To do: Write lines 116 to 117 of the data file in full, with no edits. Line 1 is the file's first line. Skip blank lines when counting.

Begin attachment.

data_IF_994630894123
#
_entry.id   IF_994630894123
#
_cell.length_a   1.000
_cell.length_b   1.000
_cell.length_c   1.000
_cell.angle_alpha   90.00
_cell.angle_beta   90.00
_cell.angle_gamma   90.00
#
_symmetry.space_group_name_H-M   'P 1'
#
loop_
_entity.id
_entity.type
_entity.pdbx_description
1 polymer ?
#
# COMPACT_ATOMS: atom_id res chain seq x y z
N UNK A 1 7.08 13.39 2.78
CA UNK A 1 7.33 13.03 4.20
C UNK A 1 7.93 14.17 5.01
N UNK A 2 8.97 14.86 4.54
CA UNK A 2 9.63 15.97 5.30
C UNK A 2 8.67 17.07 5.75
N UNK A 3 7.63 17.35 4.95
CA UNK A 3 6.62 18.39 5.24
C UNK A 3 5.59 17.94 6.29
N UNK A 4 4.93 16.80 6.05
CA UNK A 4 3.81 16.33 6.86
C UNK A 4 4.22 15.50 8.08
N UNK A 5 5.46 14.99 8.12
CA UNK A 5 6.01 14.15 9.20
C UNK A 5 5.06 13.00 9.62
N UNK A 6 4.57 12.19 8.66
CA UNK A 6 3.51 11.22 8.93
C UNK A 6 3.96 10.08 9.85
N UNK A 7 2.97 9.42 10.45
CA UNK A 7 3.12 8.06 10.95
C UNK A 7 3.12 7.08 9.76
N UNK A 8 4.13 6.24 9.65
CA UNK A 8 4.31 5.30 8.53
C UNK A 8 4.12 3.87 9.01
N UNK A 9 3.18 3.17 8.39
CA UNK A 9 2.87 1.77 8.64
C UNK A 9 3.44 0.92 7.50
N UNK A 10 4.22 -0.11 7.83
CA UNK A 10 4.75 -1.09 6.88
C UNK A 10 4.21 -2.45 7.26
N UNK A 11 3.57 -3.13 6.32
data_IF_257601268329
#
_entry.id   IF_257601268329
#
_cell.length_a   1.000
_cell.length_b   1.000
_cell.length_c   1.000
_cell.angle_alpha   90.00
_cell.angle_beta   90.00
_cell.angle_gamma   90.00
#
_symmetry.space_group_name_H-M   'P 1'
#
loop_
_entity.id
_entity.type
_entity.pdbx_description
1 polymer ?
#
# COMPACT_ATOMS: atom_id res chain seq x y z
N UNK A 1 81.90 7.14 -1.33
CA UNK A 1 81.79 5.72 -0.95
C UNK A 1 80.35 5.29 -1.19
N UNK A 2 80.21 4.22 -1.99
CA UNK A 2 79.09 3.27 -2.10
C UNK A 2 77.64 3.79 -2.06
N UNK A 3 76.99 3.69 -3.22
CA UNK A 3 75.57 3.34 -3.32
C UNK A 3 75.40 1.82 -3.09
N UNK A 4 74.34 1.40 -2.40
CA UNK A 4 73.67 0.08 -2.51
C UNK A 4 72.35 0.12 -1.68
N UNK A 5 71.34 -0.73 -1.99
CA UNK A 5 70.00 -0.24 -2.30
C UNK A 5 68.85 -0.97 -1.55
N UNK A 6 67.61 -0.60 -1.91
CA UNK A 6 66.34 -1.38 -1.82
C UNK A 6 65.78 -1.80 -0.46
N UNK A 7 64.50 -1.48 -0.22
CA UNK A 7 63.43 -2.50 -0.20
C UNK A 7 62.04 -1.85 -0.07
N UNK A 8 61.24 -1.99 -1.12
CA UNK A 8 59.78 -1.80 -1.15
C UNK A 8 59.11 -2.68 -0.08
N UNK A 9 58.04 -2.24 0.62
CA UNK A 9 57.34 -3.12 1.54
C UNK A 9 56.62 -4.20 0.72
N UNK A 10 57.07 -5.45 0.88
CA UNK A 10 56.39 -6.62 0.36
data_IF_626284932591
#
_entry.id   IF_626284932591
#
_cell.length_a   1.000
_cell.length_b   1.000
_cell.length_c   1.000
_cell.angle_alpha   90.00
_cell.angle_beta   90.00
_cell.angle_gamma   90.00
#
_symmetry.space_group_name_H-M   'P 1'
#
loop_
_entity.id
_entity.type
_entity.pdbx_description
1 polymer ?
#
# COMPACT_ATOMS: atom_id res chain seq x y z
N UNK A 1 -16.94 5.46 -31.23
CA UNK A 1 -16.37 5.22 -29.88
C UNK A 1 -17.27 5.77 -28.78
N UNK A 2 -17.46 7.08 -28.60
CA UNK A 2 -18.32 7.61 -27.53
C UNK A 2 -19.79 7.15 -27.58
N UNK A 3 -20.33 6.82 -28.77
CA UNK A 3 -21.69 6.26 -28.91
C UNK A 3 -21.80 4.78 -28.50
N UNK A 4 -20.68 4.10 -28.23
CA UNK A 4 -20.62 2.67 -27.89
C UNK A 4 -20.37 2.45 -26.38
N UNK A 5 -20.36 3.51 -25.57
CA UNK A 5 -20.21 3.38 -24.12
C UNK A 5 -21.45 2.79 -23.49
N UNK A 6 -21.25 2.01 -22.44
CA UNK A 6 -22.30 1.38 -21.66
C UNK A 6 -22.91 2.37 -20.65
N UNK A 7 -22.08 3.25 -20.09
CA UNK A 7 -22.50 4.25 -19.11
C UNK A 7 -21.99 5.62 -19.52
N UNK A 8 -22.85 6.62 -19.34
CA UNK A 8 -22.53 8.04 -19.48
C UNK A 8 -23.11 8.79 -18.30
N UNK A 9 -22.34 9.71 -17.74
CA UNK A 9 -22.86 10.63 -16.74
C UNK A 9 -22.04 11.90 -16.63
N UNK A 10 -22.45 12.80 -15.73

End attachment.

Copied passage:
_entity.type
_entity.pdbx_description